• Use URI.join to turn possibly-relative paths into the correct URI with respect to the current page.
  • Use recursion to keep crawling every link on every page, but bailing out if you've already seen the page.
share|improve this answer
Thank you for the enlightening post! Lots to learn here! Thanks. –  twinturbotom Jun 12 '13 at 22:19
I like your approach and the set & uri gems are very helpful. Thank you for your efforts and sharing your knowledge! I appreciate it! I still don't understand it all, but I will!! –  twinturbotom Jun 13 '13 at 0:07

You are missing some things.

A local reference can start with /, but it can also start with ., .. or even no special character, meaning the link is within the current directory.

JavaScript can also be used as a link, so you'll need to search throughout your document and find tags being used as buttons, then parse out the URL.


links = nf.xpath '//a' #find all links on current page
main_links = links.map{|l| l['href'] if l['href'] =~ /^\//}.compact.uniq 

can be better written:

links.search('a[href^="/"]').map{ |a| a['href'] }.uniq

In general, don't do this:

....map{|l| l['href'] if l['href'] =~ /^\//}.compact.uniq

because it is very awkward. The conditional in the map results in nil entries in the resulting array, so don't do that. Use select or reject to reduce the set of links that meet your criteria, and then use map to transform them. In your use here, pre-filtering using ^= in the CSS makes it even easier.

Don't store the links in memory. You'll lose all progress if you crash or stop your code. Instead, at a minimum, use something like a SQLite database on disk as a data-store. Create a "href" field that is unique to avoid repeatedly hitting the same page.

Use Ruby's built-in URI class, or the Addressable gem, to parse and manipulate URLs. They save you work, and will do things the right way when you start encoding/decoding queries and trying to normalize the parameters to check for uniqueness, extracting and manipulating paths, etc.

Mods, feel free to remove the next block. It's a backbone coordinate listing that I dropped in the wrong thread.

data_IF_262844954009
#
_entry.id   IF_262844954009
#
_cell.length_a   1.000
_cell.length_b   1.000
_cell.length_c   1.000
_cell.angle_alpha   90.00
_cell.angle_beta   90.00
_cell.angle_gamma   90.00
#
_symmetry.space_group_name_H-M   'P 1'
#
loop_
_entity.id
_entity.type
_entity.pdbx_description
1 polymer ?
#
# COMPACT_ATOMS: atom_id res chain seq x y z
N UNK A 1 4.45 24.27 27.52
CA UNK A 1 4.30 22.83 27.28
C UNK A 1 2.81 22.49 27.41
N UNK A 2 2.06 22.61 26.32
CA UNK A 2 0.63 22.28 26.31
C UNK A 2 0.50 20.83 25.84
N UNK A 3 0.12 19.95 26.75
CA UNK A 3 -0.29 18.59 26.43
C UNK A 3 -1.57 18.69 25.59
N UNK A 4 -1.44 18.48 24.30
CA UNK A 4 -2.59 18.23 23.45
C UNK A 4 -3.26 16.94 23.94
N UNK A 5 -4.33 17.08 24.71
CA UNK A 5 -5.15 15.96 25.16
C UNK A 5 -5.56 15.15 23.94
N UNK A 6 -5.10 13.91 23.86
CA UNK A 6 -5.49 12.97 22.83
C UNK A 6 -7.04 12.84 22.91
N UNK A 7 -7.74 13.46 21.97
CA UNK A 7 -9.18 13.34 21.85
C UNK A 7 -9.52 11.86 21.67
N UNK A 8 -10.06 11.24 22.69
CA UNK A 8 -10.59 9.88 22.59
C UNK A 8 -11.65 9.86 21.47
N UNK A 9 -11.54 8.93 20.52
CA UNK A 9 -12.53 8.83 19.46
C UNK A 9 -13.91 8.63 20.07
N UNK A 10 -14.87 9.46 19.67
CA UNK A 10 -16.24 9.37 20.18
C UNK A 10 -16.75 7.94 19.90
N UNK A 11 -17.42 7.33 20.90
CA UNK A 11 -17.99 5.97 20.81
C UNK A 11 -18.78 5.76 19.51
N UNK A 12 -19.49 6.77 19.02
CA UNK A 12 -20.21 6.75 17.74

Many sites use session IDs in the URL query to identify the visitor. That ID can make every link different if you start, then stop, then start again, or if you're not returning the cookies received from the site, so you have to return cookies, and figure out which query parameters are significant, and which are going to throw off your code. Keep the first and throw away the second when you store the links for later parsing.

Use a HTTP client like Typhoeus with Hydra to retrieve multiple pages in parallel, and store them in your database, with a separate process that parses them and feeds the URLs to parse back into the database. This can make a huge difference in your overall processing time.

Honor the site's robots.txt file, and throttle your requests to avoid beating up their server. Nobody likes bandwidth hogs and consuming a significant amount of a site's bandwidth or CPU time without permission is a good way to get noticed then banned. Your site will go to zero throughput at that point.

share|improve this answer
This is very helpful; thank you. Lots to consider, learn, and implement! –  twinturbotom Jun 11 '13 at 11:42
+1 for robots.txt and throttling (neither of which my answer includes). –  Phrogz Jun 12 '13 at 3:29

It's a more complicated problem than you seem to realize. Using a library along with Nokogiri is probably the way to go. Unless you're using windows (like me) you might want to look into Anemone.

share|improve this answer
I saw references to Anemone as I've been researching this; I'll check it out, thanks! –  twinturbotom Jun 11 '13 at 11:39